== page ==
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The 8 worse acts of censorship in TV history

by | 25th, January 2013

 The 8 worse acts of censorship in TV history

CENSORSHIP reared its ugly head again this week, as the BBC cut a line of dialogue from the classic comedy Fawlty Towers, in which the ‘old-fashioned’ major tells Basil about the time he took a lady to see India play cricket at the Oval:

‘The strange thing was, throughout the morning she kept referring to the Indians as niggers. “No, no, no,” I said, “the niggers are the West Indians. These people are wogs”.’

This is the first time, as far as we are aware, that any of John Cleese’s work has been censored retrospectively. But as a member of the Monty Python team, he was familiar with the BBC’s informal strictures, which encouraged self-censorship wherever possible. Even the group’s albums, on which more or less anything was permissible, occasionally required that they rein in their more extreme tendencies.

But they were not alone in their ignominy. Some of the biggest, most rebellious names in the recording industry occasionally had to bite the bullet and sacrifice their art for a place on the playlist or a prime-time TV slot. Here are eight cutting-edge artists for whom discretion was the greater part of valor, and a couple for whom it wasn’t…

Monty Python

Farewell to John Denver appeared on the group’s Contractual Obligation Album, and contained a short sequence in which Eric Idle sang a parody of Denver’s ‘Annie’s Song’, after which Denver is strangled loudly. On legal advice the song was replaced by a spoken apology.

The Who

In 1966 race was still a taboo issue in the USA. For the American release of their classic single Substitute, the chorus was changed from “I look all white but my dad was black” to the completely irrelevant “I try going forward but my feet walk back”.

The Monkees

Micky Dolenz penned the unusual Randy Scouse Git after hearing Alf Garnet say it on the popular British sitcom Till Death Us Do Part. RCA in Britain weren’t too keen on this and the single went out under the cryptic but cool name of Alternate Title. In the States it went out under its real title, which was every bit as baffling to the Americans as the UK title was to Brits.

Song1 The 8 worse acts of censorship in TV history

Mott The Hoople

David Bowie’s greatest song was blocked by the BBC for the line “Wendy’s stealing clothes from Marks and Sparks”. The problem wasn’t that it might encourage shoplifting, but that it mentioned the shop’s name, and thus constituted a perverse form of advertising. Marks and Sparks was replaced with ‘unlocked cars’ which made no sense at all. None of which stopped Mott having a massive hit.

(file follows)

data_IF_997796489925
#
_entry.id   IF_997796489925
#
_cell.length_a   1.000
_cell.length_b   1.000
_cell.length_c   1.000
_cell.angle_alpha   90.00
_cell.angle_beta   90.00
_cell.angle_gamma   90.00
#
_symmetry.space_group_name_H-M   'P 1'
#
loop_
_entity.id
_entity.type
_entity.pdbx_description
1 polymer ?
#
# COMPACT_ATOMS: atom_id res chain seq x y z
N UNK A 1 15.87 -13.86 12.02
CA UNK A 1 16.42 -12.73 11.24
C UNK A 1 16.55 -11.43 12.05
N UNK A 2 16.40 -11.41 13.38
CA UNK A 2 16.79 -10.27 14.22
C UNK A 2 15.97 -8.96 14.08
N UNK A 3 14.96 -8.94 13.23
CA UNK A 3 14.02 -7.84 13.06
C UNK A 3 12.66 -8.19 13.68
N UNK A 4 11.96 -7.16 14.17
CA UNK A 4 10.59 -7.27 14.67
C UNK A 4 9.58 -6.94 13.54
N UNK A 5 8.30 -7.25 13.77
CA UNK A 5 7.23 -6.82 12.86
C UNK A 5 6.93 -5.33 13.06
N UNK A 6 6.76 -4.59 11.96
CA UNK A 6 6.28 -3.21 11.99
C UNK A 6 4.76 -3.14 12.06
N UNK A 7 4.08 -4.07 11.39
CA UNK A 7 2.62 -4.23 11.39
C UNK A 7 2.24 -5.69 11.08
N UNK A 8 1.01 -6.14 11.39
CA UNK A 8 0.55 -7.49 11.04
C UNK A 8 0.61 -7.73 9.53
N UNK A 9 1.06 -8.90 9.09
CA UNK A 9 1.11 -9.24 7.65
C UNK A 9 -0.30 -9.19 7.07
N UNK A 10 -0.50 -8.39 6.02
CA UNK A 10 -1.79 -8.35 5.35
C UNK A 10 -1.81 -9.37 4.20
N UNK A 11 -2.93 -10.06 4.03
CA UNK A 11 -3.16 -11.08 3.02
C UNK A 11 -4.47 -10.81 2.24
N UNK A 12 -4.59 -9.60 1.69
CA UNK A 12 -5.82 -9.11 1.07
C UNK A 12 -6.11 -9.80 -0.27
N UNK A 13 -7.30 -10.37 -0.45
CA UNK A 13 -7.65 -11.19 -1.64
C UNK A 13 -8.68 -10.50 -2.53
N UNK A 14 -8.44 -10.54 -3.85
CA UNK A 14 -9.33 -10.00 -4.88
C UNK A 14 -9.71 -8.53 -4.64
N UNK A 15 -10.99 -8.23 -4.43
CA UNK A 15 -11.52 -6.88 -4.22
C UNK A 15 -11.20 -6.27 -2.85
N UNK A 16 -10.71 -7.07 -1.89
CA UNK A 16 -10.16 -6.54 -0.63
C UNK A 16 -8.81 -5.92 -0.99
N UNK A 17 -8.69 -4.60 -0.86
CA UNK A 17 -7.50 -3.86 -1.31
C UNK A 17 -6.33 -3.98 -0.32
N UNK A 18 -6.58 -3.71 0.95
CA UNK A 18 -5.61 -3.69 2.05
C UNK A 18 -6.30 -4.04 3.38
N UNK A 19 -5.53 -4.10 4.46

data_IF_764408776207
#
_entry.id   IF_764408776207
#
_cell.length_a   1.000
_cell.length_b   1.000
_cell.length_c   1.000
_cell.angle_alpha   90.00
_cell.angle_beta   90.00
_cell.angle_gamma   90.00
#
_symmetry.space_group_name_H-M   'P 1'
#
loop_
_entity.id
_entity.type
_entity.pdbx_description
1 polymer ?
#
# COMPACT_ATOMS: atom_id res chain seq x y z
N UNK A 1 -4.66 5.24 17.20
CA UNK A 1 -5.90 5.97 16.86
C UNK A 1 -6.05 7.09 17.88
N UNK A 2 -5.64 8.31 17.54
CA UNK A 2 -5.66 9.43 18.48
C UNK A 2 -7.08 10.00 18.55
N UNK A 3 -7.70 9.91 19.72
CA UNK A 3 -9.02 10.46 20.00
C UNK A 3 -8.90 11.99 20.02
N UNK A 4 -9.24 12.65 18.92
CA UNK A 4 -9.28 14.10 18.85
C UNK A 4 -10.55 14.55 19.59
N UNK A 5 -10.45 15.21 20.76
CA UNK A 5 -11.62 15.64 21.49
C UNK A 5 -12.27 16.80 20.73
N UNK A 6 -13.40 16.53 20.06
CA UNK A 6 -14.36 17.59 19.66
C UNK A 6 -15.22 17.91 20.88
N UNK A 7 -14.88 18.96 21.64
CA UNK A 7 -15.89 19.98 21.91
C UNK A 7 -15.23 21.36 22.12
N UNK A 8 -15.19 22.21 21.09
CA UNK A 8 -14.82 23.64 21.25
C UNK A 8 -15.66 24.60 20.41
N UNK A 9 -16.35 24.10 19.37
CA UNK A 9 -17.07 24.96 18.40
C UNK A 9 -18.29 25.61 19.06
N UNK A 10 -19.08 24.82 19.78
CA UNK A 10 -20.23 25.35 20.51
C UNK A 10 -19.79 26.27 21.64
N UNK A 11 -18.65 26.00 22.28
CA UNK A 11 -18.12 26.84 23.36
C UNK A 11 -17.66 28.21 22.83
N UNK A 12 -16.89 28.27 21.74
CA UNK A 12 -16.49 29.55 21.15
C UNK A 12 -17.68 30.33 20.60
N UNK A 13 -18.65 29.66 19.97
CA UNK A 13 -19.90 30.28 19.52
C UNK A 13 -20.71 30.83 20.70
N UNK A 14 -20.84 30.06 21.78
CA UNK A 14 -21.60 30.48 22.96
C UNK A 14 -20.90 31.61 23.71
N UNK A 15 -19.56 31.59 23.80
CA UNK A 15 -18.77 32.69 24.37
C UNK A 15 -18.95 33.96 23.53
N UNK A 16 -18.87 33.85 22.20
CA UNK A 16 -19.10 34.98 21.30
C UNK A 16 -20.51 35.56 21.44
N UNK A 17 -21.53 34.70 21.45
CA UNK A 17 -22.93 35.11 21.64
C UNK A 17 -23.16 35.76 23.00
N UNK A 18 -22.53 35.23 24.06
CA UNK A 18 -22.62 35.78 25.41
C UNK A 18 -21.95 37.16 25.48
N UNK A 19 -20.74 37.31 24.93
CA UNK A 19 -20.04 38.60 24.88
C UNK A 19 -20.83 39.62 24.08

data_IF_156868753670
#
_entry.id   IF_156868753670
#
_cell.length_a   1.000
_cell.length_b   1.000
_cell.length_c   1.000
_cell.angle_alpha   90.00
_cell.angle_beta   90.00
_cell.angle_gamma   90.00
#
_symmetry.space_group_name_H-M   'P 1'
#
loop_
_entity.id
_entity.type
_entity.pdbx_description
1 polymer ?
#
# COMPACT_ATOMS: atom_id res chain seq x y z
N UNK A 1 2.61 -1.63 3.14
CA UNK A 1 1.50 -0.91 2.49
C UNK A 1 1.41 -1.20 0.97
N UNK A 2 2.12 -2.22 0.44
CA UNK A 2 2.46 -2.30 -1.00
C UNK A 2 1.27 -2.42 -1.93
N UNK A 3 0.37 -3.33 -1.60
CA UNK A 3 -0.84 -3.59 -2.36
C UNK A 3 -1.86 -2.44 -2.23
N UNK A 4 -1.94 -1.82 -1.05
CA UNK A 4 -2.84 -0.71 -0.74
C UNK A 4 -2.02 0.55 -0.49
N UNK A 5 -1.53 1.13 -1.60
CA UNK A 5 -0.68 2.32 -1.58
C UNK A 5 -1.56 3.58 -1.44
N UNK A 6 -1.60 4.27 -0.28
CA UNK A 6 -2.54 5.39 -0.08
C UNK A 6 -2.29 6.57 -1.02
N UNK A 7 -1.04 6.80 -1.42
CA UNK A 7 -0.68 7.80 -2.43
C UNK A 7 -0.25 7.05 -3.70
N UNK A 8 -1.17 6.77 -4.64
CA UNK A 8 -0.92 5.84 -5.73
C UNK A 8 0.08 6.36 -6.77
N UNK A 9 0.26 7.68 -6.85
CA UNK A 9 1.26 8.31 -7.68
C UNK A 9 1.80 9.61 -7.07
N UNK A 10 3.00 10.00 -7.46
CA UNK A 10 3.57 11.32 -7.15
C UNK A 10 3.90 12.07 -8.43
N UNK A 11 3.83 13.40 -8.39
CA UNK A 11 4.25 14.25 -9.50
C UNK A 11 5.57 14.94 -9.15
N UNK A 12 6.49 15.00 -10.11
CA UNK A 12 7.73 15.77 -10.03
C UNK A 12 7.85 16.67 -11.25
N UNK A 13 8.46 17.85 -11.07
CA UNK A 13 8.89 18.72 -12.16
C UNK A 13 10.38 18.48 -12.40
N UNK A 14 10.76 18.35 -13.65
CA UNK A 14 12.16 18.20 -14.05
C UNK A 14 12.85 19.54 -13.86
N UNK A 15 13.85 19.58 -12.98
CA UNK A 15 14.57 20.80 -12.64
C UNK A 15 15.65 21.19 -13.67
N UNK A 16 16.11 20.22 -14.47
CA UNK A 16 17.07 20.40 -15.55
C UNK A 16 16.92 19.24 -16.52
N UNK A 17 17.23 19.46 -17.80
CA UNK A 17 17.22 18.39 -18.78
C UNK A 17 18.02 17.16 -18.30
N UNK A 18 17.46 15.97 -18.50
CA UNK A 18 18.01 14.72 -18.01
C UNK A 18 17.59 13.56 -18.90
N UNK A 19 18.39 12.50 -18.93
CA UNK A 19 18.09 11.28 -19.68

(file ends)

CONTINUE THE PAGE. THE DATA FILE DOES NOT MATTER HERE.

10 cc

This typically wry pop classic gave 10cc their first number one hit about a prison riot. Graham Gouldman contributed the rather neat line: “We’ve all got balls and brains, but some’s got balls and chains.” Only to then sacrifice it in the name of fame. Fortunately it remains intact on the album version.

Pulp

The single Masters of the Universe (sanitised version) at least has the honesty to state its intentions boldly in he song title. It differs from the album version by replacing the word “masturbates” with “vegetates”. The original version is available on the Freaks album.

The Rolling Stones

The Stones were involved in one of the most craven examples of self-censorship when they changed the title of Starfucker to Star Star on the Goat’s head Soup album, which was released on their own record label. They also disguised part of the lyric.

Song2 The 8 worse acts of censorship in TV history

But their most famous climb-down came six years earlier, when they agreed to change their hit “Let’s Spend The Night Together” to “Let’s Spend Some Time Together” when performing it on the high-profile Ed Sullivan Show. Jagger complied, but rolled his eyes heavenwards while singing the changed lyric. British TV had no problem with the original title and lyric, as this clip shows. Ironically, when this footage was broadcast on the BBC recently it was censored – by removing Jimmy Savile’s introduction.

The Doors

When the Doors were asked to change the words of their smash hit Light My Fire for Ed Sullivan, they agreed to drop the line “girl, we couldn’t get much higher” to placate the show’s sponsors, who were worried about drug connotations. They did this in the rehearsal, but during the live broadcast Jim Morrison sang the original lyric. When informed that they would never do the Sullivan show again, Morrison is said to have replied: “We just ‘did’ Sullivan.”

Elvis Costello

Costello was booked to perform Less than Zero (under pressure from his record company) on the US show Saturday Night Live. On the night he stopped after a few bars, in order to perform this vitriolic attack on the squares of US radio instead. Shame the song was such a dud.

 

Jay-Z

Bringing things up to date with rap royalty – the singer has pledged to clean up his act out of respect for his newly born daughter Blue Ivy. Furthermore, he made his promise in verse:

Before I got in the game, made a change, and got rich
I didn’t think hard about using the word bitch
I rapped, I flipped it, I sold it, I lived it
Now with my daughter in this world I curse those that give it.



Posted: 25th, January 2013 | In: Key Posts, TV & Radio Comment | Follow the Comments on our RSS feed: RSS 2.0 | TrackBack | Permalink